Good point. When I sprayed Fluidfilm, I sprayed into the crevices first (used a spray can extension wand from eBay) and worked my way out. I would also recommend removing the fender wells and spraying behind there as well.

I asked a well-known local auto body/restoration shop how they would provide rust prevention with costs and time to complete the job. They said they use 3M products and two days. They would remove door panels, fender wells etc. spray and let drip for a few hours before reinstalling panels. The cost would be around $500. As those in the snowy parts of the US and Canada know, rust prevention is serious business.
 

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And all the spray you apply will rarely reach to those spots that will eventually matter most.
True. This is one case where thinner (i.e. lower viscosity) is better than thick. Capillary action will "wick" thin protective fluids into cracks, crevices, and the inevitable voids between mating parts of threaded fasteners (nuts, bolts, screws, studs, etc.).
 
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True. This is one case where thinner (i.e. lower viscosity) is better than thick. Capillary action will "wick" thin protective fluids into cracks, crevices, and the inevitable voids between mating parts of threaded fasteners (nuts, bolts, screws, studs, etc.).
This is positive one aspect of Fluidfilm. It is thin with a waxy oily consistency that creeps into crevices. It saved my old BMW.
 

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The rust you see is on cast iron parts that were lightly painted and then machined. The machined surfaces are not repainted before installed on the car so you have bare metal that with one exposure to moisture will surface rust quickly. Cast iron will take an eternity to rust to the point of major concern but this doesn't mean you have to ignore it.
Best weatherproofing Ive ever used is from Kano Labs called Weatherpruf (phonetic spelling) that you can purchase in aresol cans to be more precise with your coverage. I've used it for years and keeps parts well protected. Would suggest light annual re-treatment of the highly exposed areas.
 

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Kano Labs is the maker of Kroil. Liked it so much that I bought a gallon can of it around 20 years ago - a lifetime supply!
 

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Kano Labs is the maker of Kroil. Liked it so much that I bought a gallon can of it around 20 years ago - a lifetime supply!
Kroil is good stuff. I have a couple spray cans of it. Also used Kreen on my old BMW to help flush out engine crud.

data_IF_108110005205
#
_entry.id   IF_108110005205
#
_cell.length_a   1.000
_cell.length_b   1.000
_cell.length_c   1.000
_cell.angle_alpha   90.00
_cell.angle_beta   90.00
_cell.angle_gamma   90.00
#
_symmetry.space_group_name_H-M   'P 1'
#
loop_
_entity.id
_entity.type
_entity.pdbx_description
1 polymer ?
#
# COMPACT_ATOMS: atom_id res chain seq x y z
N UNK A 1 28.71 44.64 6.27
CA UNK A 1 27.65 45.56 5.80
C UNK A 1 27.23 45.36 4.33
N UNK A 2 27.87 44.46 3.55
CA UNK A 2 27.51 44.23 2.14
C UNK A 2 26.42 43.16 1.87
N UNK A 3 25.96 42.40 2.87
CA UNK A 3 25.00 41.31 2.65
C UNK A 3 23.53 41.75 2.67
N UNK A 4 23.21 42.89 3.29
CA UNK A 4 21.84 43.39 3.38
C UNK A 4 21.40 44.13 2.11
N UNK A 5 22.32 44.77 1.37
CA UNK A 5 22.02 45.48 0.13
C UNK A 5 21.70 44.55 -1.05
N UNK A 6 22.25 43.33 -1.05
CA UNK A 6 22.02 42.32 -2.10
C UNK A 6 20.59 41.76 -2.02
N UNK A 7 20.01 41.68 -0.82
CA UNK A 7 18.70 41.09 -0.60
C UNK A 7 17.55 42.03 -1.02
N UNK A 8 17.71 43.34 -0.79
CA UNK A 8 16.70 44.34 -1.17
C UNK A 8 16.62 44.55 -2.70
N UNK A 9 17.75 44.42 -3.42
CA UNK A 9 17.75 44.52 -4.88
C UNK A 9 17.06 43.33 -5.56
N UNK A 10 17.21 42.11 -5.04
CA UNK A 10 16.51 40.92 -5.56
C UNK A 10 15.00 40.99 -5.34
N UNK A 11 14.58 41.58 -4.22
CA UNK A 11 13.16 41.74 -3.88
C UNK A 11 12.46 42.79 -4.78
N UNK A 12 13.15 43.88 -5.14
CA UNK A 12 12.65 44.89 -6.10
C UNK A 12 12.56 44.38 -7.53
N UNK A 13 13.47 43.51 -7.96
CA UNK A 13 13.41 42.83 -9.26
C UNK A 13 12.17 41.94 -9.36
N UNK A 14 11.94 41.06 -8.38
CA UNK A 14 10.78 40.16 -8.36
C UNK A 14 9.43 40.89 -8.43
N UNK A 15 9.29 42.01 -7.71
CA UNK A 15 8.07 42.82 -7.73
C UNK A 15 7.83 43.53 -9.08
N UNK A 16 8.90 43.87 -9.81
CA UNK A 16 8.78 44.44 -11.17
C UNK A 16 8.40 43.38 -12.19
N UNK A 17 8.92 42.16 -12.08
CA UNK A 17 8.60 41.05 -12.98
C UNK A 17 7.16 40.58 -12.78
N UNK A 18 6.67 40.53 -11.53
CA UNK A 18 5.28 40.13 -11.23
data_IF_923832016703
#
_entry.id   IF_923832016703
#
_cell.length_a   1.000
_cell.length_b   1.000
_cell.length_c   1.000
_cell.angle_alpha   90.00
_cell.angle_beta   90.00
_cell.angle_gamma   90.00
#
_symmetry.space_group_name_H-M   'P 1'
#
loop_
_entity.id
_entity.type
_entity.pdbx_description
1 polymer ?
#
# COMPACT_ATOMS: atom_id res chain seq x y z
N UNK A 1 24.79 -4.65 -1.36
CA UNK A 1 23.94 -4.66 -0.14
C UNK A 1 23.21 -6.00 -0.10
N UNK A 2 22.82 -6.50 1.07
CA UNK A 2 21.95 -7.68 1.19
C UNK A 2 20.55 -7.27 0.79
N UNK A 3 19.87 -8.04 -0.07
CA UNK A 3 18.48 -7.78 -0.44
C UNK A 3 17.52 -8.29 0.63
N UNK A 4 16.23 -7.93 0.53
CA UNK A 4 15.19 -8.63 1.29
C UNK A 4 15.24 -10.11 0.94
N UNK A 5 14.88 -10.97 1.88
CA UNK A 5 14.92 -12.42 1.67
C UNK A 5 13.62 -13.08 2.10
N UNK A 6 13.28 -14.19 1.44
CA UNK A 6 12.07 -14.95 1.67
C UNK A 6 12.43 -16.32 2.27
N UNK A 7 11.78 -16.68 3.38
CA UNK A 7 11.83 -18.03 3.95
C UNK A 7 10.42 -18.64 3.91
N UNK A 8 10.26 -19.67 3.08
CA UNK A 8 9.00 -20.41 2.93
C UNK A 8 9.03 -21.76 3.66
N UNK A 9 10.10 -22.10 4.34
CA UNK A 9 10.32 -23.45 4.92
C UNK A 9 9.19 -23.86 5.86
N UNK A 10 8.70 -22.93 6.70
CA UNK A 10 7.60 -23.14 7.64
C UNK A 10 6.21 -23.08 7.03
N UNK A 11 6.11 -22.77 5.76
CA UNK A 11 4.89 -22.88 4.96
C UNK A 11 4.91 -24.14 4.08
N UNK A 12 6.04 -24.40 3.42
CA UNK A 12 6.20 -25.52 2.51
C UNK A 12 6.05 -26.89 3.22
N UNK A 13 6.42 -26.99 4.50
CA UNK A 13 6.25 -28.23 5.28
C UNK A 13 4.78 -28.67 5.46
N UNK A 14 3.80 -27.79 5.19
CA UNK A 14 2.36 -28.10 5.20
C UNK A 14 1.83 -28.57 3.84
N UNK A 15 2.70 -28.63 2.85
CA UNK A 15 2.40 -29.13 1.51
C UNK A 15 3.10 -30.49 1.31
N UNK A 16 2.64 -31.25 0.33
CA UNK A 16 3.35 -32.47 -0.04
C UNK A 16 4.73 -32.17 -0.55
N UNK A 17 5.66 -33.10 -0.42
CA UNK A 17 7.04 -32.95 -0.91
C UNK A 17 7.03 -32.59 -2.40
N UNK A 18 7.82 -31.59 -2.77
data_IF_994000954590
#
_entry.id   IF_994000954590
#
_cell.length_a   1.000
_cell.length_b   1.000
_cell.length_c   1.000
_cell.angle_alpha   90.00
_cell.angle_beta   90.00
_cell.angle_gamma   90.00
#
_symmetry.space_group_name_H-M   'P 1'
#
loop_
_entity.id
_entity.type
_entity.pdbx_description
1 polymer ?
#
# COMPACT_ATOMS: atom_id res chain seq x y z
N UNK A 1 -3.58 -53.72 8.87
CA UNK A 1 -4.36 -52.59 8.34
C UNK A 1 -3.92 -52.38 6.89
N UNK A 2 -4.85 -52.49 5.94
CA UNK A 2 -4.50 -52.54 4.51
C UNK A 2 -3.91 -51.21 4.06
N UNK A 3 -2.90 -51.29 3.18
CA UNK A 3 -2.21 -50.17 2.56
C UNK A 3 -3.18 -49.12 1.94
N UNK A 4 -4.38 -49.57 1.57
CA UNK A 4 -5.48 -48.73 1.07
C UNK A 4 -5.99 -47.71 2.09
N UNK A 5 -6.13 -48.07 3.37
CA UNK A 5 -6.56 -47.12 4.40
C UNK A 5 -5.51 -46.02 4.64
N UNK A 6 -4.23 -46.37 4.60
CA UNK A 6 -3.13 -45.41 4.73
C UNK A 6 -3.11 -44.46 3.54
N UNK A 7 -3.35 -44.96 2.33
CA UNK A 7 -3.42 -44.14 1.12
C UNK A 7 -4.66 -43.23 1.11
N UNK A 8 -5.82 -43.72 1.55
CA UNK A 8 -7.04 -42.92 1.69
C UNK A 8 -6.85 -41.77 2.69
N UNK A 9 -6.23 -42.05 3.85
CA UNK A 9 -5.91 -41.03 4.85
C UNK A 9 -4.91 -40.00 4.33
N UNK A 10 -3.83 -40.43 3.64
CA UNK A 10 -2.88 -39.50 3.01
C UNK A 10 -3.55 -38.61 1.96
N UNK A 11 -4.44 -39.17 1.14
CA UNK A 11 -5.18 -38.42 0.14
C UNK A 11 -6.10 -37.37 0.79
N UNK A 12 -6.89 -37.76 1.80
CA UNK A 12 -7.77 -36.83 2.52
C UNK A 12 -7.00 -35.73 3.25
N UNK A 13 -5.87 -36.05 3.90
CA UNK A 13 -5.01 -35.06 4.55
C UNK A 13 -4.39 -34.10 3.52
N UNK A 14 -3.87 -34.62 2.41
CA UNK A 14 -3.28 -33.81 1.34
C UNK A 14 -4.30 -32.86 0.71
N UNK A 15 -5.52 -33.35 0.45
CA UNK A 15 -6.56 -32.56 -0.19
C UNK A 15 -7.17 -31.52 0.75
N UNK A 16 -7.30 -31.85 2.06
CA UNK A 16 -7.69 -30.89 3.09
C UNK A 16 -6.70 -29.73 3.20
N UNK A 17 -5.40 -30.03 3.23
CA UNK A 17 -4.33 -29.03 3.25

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I noticed a couple of surface rust underneath the car and was told by the dealer that's normal and it won't penetrate the metal.

1 - does this look normal on a 4 months old car ?
2 - anyone knows a good rust proof coating ?
My Outback is 2016 Model. When was carried out, they found surface rust on the underbody of vehicle. The fluid cost and NZD $24.00 (Under sealer) and costs $NZD251 in total.

I had Toyota Corrolla for 15 years and there was no underbody surface rust??
 

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Looks like the surfaces of these parts must be machined after they are painted, and the bare steel rusts. I use Corrosion Free on my vehicles with excellent results. I've got a 2003 Silverado that still looks brand new as proof that it works in central NY winters. It's a Canadian product similar to Krown or Rust Check but the Corrosion Free is fairly thick and doesn't drip for days after application, yet still creeps to be able to get into seams and crevices. CF has a really good application gun with hoses and adapters to be able to get into all the "nooks and crannies". I spray the entire underside, including in the unibody (frame on Silverado), inside doors, rockers, hood, rear hatch, inside fenders (remove taillights for access), inside bumper frame, etc. The plastic panels come off the underside with just a few bolts and plastic clips giving access to entire underside. I do my vehicles every fall and it takes me about an hour each up on my lift.
 

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don't worry about it. I got a 10 year old outback and it has very little rust on the parts... keep car clean and spray it with an oil based undercoating in the fall.